Depending on his intentions the sizes of Alarcon’s dogs vary. Humility is emphasized as such that Bloodhound is bigger than a St. Bernard. The Cocker Spaniel, which is the Queen of England’s pet is evidently unmindful of his royal lineage is permitted to interact with them. Alarcon wants his canvases light and fun to the hilt. Notice how his signature party hats put smiles to his subjects--life is a gift and every day we should use it to spread the good cheer that we are alive and well. Fond of nostalgia, as a bringer of happiness, he fills in his canvasses again with animation of yore from Bugs Bunny, Garfield, even two of Snow White’s dwarfs are featured on another canvas.


Contemporary art has the power to observe life in another dimension and step back in candid defilement as an alternative viewpoint. Alarcon’s sizeable pieces are more like graphical parables. Each scene has a lasting positive effect for viewers. Only Alarcon can come up with a kaleidoscope gathering of the vulnerable Zebra, the endangered reindeer, the care-free butterfly, the pristine stork, the playful whale, the stubborn goat and the critical cat to co-exist harmoniously with each other, reminding us that we all breathe and share as one brady bunch. All must adopt/adapt with one another in our common habitat.

Of the four brother who are all practicing artists, Alarcon is the most senior and a natural initiator. He wanted to be a trailblazer on his own, away from their conventional modes. He even invented his own paint brushes sourcing from make-up kits and construction tools to satisfy his precise strokes and translate his bespoke iconographies.

Inspired by documentaries Alarcon sketches his studies as big ideas strike him. Upon translating them on paper he composes further on the computer before finalizing his images on canvas. Of his long and arduous process he finds painting his subjects’ diverse furs most soothing. Alarcon certifies each artwork with a seal-like vintage coin as signature.



In the end although humans have bigger brains than animals it is their gift of language to communicate their immediate joys and fears that makes them different from us. Although we allow the development of reason and morals, animals appear more ethical in most considerations. Alarcon has clearly proven that we even can learn more from animals than we are from ourselves.
These pieces are wrought with behaviors and attitudes similar to amalgam of virtues. For the viewer they may be of unstructured pop surreal imagery, for Alarcon each canine and other creatures were carefully chosen amplifying values worth emulating. The strength of Alarcon’s imagery is how easy for the viewer to imbibe his messages like it is offered in-your-face for the taking, leaving the exhibition more learned and feeling better about yourself.

Beginning is ongoing at the Art Verite

23.10.18

Michael Froilan: Painting to Stand Still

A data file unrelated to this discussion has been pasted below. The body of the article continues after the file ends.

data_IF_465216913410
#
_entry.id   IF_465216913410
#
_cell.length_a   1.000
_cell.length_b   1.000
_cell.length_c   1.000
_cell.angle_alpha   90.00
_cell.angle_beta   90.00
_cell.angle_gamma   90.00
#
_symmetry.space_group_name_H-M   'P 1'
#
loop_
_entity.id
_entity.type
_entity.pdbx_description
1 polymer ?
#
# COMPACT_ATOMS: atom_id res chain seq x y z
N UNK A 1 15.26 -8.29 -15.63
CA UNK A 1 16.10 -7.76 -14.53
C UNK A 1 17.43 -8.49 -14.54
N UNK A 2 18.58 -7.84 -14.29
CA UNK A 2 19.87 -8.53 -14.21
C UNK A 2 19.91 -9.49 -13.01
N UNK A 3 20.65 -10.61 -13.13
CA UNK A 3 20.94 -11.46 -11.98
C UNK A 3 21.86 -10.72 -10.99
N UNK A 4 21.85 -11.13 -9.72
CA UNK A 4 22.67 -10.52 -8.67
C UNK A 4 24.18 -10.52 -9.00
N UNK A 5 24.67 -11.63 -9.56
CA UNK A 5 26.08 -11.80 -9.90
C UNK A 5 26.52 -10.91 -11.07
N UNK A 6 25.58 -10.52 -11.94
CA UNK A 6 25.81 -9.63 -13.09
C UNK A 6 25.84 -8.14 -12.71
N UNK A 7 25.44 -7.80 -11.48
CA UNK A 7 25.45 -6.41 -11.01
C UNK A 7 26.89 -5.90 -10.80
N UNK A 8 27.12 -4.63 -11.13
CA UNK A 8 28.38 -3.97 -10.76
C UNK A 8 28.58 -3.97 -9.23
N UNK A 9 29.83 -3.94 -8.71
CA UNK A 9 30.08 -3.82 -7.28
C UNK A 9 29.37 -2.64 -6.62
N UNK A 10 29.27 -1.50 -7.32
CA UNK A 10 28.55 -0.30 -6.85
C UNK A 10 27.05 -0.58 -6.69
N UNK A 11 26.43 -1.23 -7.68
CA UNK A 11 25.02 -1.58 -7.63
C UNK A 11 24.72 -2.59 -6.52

BY JAY BAUTISTA |


Day Off
For most artists one’s first solo exhibition is his carefully conceptualized visual statement to a rather complicated contemporary art scene. Like an illustrative shout out, it beams as his coming out party to the world after lurking on group shows after group shows for quite sometime. Countering this usual trend, award winning artist Michael Froilan opts to go reflectively inward this time. Against the artistic tide, he shuns away from political impulses and avoids wallowing deeper into historical occurences. On the other hand, it is form that is his substance, then his statement is his medium. By displaying simplicity of his messages, he is like an old timer with paints.  

The direction of Still Moments seeks to surface/resurface what he is capable of creating; how much of himself can Froilan put up with these recent works. Furthering into melancholia by becoming more reflective, he focuses on his real life situations by reflecting empathy as mood, amplifying it with bareness of space and pausing time in a capsule. The brilliance of Froilan lies how he instills solitude of action, as if the viewer arrived too late or even too early to the scene. Injecting the personal he leaves many clues but no specific answers as he forces the viewer to complete the narrative of his story.

Froilan’s interest lies in simple domesticity of things with minimum action, without any signs of mobility. Commencing with his interior spaces hinting the viewers peeking in, they exist in flat planes placed side by side in voyeuristic cutaway dollhouse motif. Froilan uses interior rooms of his mind at his domesticated abode with his family members and close friends as characters.
As a fine arts graduate of EARIST he is a true contrarian--deconstructing proportion, and artistic perspective. His spaces set the appropriate mood while favoring sparse colors that are not too glossy, yet very natural which gives solitary figures to stand out.

Complex
Consider Complex which is Froilan’s intriguing self portrait. The heirarchy of floors discusses the many facets of his existence. At the ground floor is a landscape painting which represents what he painted at an early age to earn his keep as a painter; the second floor are his classical paintings and portraits reflecting his desire to copy the masters; the lion at the third floor is an epitome of aggression, not the angry kind but his eagerness to achieve his dreams. Froilan is the swimmer reflecting the times he wanted to quit life.